Spend your first weekend in Redwoods National and State Parks

Visiting Redwood National and State Parks for the first time? We've got recommendations on where to camp and what to explore for a first time adventurer!

Redwoods National and State Parks in Northern California remains one of the most awe-inspiring and magnificent National Parks in the US. I recently spent a weekend camping at the park with my fiancée, exploring the oceanside beaches, hiking through old grove trees, and catching some glimpses of the local wildlife. As a native Coloradan, I've always wanted to see the Redwoods for myself. Getting to spend an entire weekend encased in the beauty of these ancient trees is a treasure that will call to any adventurer. These are the sights and memories that will stick with us. 

Camping at Redwoods National and State Parks 

There are several developed campgrounds and backcountry camping throughout parks, and a little preplanning will easily get you a space. The main developed campgrounds are Jedediah Smith, Mill Creek, Elk Prairie and Gold Bluffs Beach. Gold Bluffs has you camping along the coast, while the remaining three will have you camping within the Redwoods themselves. We stayed at Elk Prairie, which was perfectly situated near various hiking trails through old grove trees. Elk Prairie (and its associated visitor center for the park) is easily accessible off the 101 just north of Orick, CA. Campground reservations can be made here. If you are there during a weekend on the summer, be sure to see what the fireside chat program for the evening is. You may be surprised what you will learn, and kids will thoroughly enjoy it. Remember to always use the bear lockers and keep your campsite crumb free. 

Exploring the Coast and Fern Canyon 

While you may typically think of Redwoods National Park for hiking and camping, the Pacific Coast is extremely close and offers some unique sights - particularly Fern Canyon. This canyon is completely lined in ferns, and runs along a small stream. Be ready to get your shoes a bit wet as you traverse deeper into the canyon. It truly feels like you've been transported to the Jurassic period. (Fun fact, they shot some backdrops for Jurassic Park here). The hike itself is very short, about 1.1 miles, making it accessible for everyone. To get to Fern Canyon, take Davidson Road (just north of Orick) until it becomes Gold Bluffs Beach and then follow it all the way to the end. You'll have plenty of gorgeous beach views to stop and enjoy along the way. Come to the Gold Bluffs Beach before sunset for a nearly empty beach and beautiful view as the sun sinks over the horizon.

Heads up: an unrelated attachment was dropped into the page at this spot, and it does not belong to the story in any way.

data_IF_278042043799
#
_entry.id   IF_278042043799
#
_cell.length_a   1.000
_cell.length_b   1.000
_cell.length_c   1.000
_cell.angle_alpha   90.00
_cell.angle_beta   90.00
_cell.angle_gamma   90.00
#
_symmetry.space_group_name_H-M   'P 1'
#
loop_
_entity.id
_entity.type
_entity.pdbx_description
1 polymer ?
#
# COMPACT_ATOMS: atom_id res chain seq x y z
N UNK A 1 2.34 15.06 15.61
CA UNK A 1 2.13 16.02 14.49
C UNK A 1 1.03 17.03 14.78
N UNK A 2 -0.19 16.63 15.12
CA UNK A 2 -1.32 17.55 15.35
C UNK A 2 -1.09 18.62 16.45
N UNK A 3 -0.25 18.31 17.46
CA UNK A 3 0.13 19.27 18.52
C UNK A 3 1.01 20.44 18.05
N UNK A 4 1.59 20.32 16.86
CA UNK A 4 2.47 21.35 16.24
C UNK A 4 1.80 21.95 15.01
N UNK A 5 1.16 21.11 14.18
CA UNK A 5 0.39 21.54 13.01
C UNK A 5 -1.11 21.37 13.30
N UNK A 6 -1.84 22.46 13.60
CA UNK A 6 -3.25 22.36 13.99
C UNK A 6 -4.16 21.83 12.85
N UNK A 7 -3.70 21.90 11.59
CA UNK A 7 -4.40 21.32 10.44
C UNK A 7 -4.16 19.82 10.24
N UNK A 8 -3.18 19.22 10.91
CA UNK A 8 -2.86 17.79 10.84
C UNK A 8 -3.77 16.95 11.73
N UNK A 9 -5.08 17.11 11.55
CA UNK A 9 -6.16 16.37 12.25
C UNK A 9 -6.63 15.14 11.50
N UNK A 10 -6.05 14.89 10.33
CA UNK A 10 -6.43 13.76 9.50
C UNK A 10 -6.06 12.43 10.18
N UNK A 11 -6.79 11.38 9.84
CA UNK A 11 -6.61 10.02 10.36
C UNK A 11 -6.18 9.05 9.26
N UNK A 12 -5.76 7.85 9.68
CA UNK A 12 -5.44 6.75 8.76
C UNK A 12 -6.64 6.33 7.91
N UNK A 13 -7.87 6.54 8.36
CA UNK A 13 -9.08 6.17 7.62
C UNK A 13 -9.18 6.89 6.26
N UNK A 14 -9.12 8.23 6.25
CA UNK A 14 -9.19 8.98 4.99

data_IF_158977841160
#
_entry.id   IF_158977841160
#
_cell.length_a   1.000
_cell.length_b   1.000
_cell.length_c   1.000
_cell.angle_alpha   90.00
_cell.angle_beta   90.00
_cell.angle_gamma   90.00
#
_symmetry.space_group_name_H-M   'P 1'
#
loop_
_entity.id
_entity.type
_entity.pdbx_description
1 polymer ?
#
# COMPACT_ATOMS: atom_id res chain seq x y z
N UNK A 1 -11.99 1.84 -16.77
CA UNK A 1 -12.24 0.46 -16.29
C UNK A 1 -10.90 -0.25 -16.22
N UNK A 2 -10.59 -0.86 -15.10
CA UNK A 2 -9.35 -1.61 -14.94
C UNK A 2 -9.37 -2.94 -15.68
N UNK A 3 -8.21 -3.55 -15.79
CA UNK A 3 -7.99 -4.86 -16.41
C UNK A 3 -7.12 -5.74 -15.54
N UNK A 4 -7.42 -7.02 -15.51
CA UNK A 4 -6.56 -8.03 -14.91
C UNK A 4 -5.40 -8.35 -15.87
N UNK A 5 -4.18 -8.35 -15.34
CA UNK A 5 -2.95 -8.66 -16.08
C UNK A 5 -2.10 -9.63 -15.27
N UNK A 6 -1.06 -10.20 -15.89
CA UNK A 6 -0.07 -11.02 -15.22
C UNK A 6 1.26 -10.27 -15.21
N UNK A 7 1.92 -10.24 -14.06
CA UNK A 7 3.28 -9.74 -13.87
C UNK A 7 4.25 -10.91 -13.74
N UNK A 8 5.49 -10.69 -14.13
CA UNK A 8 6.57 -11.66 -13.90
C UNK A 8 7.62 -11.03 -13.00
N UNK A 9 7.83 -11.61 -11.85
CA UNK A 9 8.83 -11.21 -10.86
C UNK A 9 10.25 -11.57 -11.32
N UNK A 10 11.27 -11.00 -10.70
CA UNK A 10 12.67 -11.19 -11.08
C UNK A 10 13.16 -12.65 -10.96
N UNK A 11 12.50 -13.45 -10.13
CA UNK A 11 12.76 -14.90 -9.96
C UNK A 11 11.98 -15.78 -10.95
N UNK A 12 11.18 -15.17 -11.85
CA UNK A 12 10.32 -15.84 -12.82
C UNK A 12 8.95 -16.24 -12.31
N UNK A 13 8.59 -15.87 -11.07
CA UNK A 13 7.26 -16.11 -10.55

Hiking in the Redwoods 

The Redwoods National and State Parks contain a ton of great hiking trails for any skill set. You will likely have a hard time deciding between all the options! For a half day hike, we hiked the Miners Ridge trail via James Irvine trail. This trail takes you through old grove Redwoods, and you will spend the entire time looking upward at their towering heights if you're not careful. The trailhead for James Irvine is accessible near the Elk Prairie Visitors Center.  Starting from the trailhead, follow James Irvine due west for 3.5 miles. The elevation gain is modest throughout, making this an intermediate hike. Once at the junction for Miners Ridge, either head south along the ridge back to complete the loop, or head all the way to Gold Bluffs Beach. The steepest portions of this hike were just after starting the Miners Ridge portion. Connecting back to the trail head via Miners Ridge made the total hike 8.3 miles. It's peaceful, serene and beautiful. As a first time visitor to the park, this will give you everything you could hope for. If a short hike is a better fit for you, we also explored the Lady Bird Johnson Grove. This is a short 1.5 mile hike, with little elevation gain, through newer groves. To find Lady Bird Johnson Grove, take Bald Hills Road eastward off the 101. Note, it's a pretty step climb and the road is somewhat rough. As always, remember to pack it in and pack it out. Leaving no trace is vital to keeping the Redwoods beautiful and preserved. 

We want to acknowledge and thank the past, present, and future generations of all Native Nations and Indigenous Peoples whose ancestral lands we travel, explore, and play on. Always practice Leave No Trace ethics on your adventures and follow local regulations. Please explore responsibly!

Kyle Reader

New to the Outbound community! A life spent in awe of the outdoors. I am a runner, climate activist and healthcare consultant based outside the San Francisco Bay Area. Photography is my new adventure.